The usual approach is to convert the measure to a text value (string) and manually add the "%" sign or "$" sign depending on a logical test in the calculated field.
Can you go back to your original data format (before you pivoted) and just not include that one measure in the pivot? Then you'll have a "pivot values" column that is only "%" values, and one single column for the "$" value.
Thank you so much. I get the general method of doing this but don't why it doesn't work with my case.
Can you download my original workbook and remove pivot to get the original data format before pivot as you want? I don't know how to attach the new workbook from here. This is my first time posting a question in this forum.
Thank you for your help in advance,
Sure. Here you go.
Is that more what you were looking for?
And by the way, well done for a first question! You asked it clearly, and you provided a packaged workbook. Makes it a lot easier to help!
EXAMPLE.ANH.twbx 75.6 KB
Thanks for your help! I highly appreciate.
However, "wage mean" must be one of the indicators to be selected from the filter. That's why I have to add "wage mean" to pivot table along with other indicators. The problem is that "wage mean" values appear as "%" (same format as other indicators), NOT "$" as expected.
Do you know how to keep the value formats dynamic in this case?
This is a hard problem for a couple of reasons.
We have to convert a Numeric field to a String, and when we do that Tableau causes some issues. Refer to this thread for details.
Once we get past that issue, it's very hard to control the formatting of the numbers properly. For instance, I can't get a comma in the Wage Mean measure without a LOT of extra text string manipulation.
However, this workbook should give you an idea of what to do. I broke it down into 2 separate calculations
1) Use the Pivot Measure Values field and return a properly truncated string of the numeric value ("Values")
2) Add "$" or "%" to the "Values" field depending on the selected Pivot Measure Name (Wage mean)
EXAMPLE.ANH.twbx 75.0 KB
Yes, it is exactly what I want. Thank you so much!!!
But it would be better if I can get the comma in the Wage Mean. To insert ",", I saw someone else in our group do like this but I don't really understand so I can't apply correctly:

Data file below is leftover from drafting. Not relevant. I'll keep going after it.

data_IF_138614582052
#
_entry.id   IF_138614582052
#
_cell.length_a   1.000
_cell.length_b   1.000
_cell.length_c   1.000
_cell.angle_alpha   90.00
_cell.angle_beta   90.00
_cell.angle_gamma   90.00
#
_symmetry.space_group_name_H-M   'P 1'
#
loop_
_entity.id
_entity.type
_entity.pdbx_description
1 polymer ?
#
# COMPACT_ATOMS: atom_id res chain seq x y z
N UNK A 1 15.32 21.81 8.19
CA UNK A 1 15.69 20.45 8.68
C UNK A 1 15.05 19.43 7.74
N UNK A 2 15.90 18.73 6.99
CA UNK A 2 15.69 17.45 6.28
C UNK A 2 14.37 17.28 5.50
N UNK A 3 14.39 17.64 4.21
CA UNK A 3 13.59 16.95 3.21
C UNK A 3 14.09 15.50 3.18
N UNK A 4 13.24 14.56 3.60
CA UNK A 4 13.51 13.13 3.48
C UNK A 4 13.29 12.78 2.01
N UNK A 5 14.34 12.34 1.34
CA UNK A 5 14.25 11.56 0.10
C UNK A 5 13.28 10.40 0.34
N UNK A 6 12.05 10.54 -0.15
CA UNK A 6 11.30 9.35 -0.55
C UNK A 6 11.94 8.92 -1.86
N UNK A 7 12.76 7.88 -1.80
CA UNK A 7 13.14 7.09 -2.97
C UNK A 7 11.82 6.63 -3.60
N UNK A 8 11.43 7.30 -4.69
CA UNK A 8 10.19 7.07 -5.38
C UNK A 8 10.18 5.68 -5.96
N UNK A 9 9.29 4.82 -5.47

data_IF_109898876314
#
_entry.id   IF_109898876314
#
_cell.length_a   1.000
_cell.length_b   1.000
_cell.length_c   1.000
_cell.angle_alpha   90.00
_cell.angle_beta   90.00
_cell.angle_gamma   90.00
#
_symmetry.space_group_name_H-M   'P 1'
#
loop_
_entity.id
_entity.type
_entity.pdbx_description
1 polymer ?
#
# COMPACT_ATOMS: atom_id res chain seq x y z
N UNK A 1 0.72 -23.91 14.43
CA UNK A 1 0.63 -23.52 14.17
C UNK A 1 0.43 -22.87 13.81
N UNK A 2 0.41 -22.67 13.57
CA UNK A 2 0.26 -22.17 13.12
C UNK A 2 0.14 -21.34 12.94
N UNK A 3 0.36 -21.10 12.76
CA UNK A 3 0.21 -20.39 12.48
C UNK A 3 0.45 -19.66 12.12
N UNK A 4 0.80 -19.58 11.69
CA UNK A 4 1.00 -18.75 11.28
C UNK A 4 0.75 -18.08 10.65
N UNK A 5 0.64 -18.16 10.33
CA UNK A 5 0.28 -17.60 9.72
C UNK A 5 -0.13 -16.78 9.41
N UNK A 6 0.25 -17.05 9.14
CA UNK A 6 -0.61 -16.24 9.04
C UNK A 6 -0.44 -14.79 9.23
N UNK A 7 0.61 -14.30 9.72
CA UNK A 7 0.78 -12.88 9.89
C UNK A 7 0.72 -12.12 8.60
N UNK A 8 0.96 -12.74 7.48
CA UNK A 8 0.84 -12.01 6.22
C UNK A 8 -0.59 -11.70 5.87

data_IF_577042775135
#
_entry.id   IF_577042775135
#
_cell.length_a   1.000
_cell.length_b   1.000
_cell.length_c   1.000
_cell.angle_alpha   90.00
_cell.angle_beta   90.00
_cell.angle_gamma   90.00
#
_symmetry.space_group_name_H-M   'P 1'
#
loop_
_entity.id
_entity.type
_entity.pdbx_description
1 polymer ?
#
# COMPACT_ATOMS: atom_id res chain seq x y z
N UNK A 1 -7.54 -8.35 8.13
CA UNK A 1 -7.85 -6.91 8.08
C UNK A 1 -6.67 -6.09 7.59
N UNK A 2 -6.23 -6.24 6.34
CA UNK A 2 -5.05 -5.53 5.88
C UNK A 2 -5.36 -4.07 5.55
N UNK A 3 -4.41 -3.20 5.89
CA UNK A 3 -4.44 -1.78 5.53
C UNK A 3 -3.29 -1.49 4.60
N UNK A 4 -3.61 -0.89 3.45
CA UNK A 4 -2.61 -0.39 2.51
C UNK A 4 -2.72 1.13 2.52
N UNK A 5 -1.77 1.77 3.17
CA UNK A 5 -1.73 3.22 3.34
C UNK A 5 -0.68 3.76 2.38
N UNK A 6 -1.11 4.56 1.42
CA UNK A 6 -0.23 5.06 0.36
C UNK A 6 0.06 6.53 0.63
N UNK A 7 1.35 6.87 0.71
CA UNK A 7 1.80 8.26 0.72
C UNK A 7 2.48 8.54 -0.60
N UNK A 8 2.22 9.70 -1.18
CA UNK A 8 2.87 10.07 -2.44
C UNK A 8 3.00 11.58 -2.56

IF len(str([Wage mean]))<3 THEN
"$" + str([Wage mean])
ELSEIF len(str([Wage mean]))<=6 THEN
"$" + LEFT(str([Wage mean]), Len(str([Wage mean]))-3)
+ "," + RIGHT(str([Wage mean]), 3)
ELSEIF len(str([Wage mean]))<=9 THEN
"$" + LEFT(str([Wage mean]), Len(str([Wage mean]))-6)
+ "," + MID(RIGHT(str([Wage mean]), 6), 1, 3) + ","
+ RIGHT(str([Wage mean]), 3)
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That's what I mean by "complicated".
What that code does is relatively straightforward because it's only dealing with the single measure "Wage Mean". Here is what it is doing:
If Wage Mean has 3 characters or less, add "$" to the front of the value.
If it is 6 characters or less, find the 3rd character from the RIGHT of the string, and put a "," there.
It it is 9 characters or less, find the 3rd and 6th characters and put "," there.
All of that code is taking a text string, finding a specific spot in that text string, splitting the string, inserting a specific character at the spot where you split the string, then putting the string back together.
That does NOT account for decimal places, however, which makes it trickier to do.
I'm afraid I don't have enough time free right now to dig any deeper, but if you play around with the code you should be able to figure out how it does what it does.
Thanks for your quick answer! You are very helpful. I will spend more time playing with it. Hopefully, I can do it. If not, your answer is already a very good solution for me!
I have checked the numbers shown/displayed on the map. And they were distorted through the calculations. Just want to let you know! I will try to solve it out.
Thank you anyway,